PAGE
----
Chaos (noun) : 1 complete disorder and confusion. 2behavior so unpredictable as to appear random, owing to great sensitivity to small changes and conditions.
So describes the world we now live.
The political uncertainty of the upcoming presidential election seems to be a fitting metaphor for the climatic fluctuations of my once predictable temperate home. Political leadership, chosen by the masses, typically represents a best effort to compromise between the extremes. Nearly as assured as sunrise and sunset, our leadership is rarely too hot or too cold, but somewhere in between. Yet today, the predictions of who is in and who is out seems to be as accurate as the daily climatic highs listed in a “Farmer’s Almanac.” Like the chaotic choking cloud that emerges from mix of bleach and ammonia, the rise of Bernie Sanders and Donald Trump suggest a potentially dangerous unpredictability that may otherwise be benign and of no consequence (see chaos definition #2).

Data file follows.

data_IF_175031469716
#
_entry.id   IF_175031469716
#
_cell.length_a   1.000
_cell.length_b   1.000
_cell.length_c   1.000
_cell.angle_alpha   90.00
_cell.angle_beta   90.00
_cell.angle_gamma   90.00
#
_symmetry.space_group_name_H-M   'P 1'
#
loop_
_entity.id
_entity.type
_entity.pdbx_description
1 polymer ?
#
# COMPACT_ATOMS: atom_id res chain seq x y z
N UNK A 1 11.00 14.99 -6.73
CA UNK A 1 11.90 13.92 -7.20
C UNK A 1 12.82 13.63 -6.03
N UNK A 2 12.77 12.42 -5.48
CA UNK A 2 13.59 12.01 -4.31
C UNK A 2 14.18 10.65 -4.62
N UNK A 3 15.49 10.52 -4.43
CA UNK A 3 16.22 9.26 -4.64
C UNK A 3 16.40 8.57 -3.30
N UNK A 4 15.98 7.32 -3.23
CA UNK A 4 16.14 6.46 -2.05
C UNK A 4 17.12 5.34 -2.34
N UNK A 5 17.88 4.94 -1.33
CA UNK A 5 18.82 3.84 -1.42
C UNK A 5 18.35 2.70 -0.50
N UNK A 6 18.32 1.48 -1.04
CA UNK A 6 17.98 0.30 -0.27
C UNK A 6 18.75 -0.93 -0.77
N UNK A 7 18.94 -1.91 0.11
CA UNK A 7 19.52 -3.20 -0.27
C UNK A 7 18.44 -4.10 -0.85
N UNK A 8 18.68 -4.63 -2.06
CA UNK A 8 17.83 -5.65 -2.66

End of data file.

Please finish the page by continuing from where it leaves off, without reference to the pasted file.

And what do we make of the weather in Minnesota? On March 12, the city of Minneapolis typically averages a low of 22℉ and high 39℉. Yesterday, March 12, 2016, the temperature peaked at 70℉, just 6 degrees below the average temperature in Tampa, Florida from which we had left on that very day.
During a three mile walk with the dogs, I could hear migrating sandhill cranes, prenuptial Eastern bluebirds and a cacophony of migrating songbirds overhead. The Vernal Equinox is still 7 days from today, yet trees are beginning to flower and buds are swelling and preparing to burst. As a global citizen, committed environmentalist and humanist, I am challenged by the patterns I am seeing. I am bothered by the political rancor that makes citizens of the United States appear to be xenophobic self-absorbed children, and I am fearful that our political ignorance mirrors an environmental indifference that will only serve to diminish predictability and reinforce the chaos we now experience. Are the politics and climate of today benign and of no consequence, or do they foretell something a bit more ominous? …We have no choice but to play things out and rely on hindsight to make sense of our future’s patterns.
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